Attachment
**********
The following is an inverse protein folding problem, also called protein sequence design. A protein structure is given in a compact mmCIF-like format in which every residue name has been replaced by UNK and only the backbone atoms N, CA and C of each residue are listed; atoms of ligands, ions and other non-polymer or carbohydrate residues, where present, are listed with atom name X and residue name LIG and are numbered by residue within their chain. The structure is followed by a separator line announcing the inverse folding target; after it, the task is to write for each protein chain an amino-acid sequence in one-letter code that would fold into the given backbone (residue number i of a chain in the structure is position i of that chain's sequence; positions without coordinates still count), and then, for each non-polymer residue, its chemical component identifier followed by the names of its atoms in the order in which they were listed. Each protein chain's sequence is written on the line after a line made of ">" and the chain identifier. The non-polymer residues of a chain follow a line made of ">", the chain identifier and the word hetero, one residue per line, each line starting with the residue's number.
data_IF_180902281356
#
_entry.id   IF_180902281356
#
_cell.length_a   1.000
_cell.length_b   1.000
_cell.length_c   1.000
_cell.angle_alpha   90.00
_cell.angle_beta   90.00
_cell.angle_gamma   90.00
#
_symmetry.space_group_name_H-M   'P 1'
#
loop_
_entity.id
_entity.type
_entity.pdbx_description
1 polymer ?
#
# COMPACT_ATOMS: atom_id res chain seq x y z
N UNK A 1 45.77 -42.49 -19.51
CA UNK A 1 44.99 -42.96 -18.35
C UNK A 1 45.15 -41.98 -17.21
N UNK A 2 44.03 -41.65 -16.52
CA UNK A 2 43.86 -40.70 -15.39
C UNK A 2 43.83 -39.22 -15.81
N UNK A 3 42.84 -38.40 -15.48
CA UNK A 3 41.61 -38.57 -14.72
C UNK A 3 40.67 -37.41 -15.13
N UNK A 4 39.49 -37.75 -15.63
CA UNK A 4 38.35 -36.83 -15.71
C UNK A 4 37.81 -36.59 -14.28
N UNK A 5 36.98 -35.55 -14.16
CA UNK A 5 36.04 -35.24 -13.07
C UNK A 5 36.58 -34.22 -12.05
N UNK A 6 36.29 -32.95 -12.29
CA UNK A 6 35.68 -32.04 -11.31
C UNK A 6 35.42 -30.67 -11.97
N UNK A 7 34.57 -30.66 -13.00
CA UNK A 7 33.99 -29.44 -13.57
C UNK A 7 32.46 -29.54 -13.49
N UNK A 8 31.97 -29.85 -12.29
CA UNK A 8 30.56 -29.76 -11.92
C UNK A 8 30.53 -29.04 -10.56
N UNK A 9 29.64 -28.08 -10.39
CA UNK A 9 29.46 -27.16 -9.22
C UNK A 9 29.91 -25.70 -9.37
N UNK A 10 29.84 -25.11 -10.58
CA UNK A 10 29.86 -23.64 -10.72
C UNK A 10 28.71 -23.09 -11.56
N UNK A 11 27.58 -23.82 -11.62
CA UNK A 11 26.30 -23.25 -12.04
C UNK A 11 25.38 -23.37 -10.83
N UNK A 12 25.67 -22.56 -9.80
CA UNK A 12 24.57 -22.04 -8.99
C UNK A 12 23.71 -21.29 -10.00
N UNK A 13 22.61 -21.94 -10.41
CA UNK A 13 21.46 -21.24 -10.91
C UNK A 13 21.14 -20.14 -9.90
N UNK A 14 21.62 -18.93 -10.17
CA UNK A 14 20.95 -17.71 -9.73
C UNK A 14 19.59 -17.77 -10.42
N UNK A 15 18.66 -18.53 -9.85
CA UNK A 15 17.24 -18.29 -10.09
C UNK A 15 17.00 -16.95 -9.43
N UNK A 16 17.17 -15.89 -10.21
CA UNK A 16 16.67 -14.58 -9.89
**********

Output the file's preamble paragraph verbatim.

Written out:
The following is an inverse protein folding problem, also called protein sequence design. A protein structure is given in a compact mmCIF-like format in which every residue name has been replaced by UNK and only the backbone atoms N, CA and C of each residue are listed; atoms of ligands, ions and other non-polymer or carbohydrate residues, where present, are listed with atom name X and residue name LIG and are numbered by residue within their chain. The structure is followed by a separator line announcing the inverse folding target; after it, the task is to write for each protein chain an amino-acid sequence in one-letter code that would fold into the given backbone (residue number i of a chain in the structure is position i of that chain's sequence; positions without coordinates still count), and then, for each non-polymer residue, its chemical component identifier followed by the names of its atoms in the order in which they were listed. Each protein chain's sequence is written on the line after a line made of ">" and the chain identifier. The non-polymer residues of a chain follow a line made of ">", the chain identifier and the word hetero, one residue per line, each line starting with the residue's number.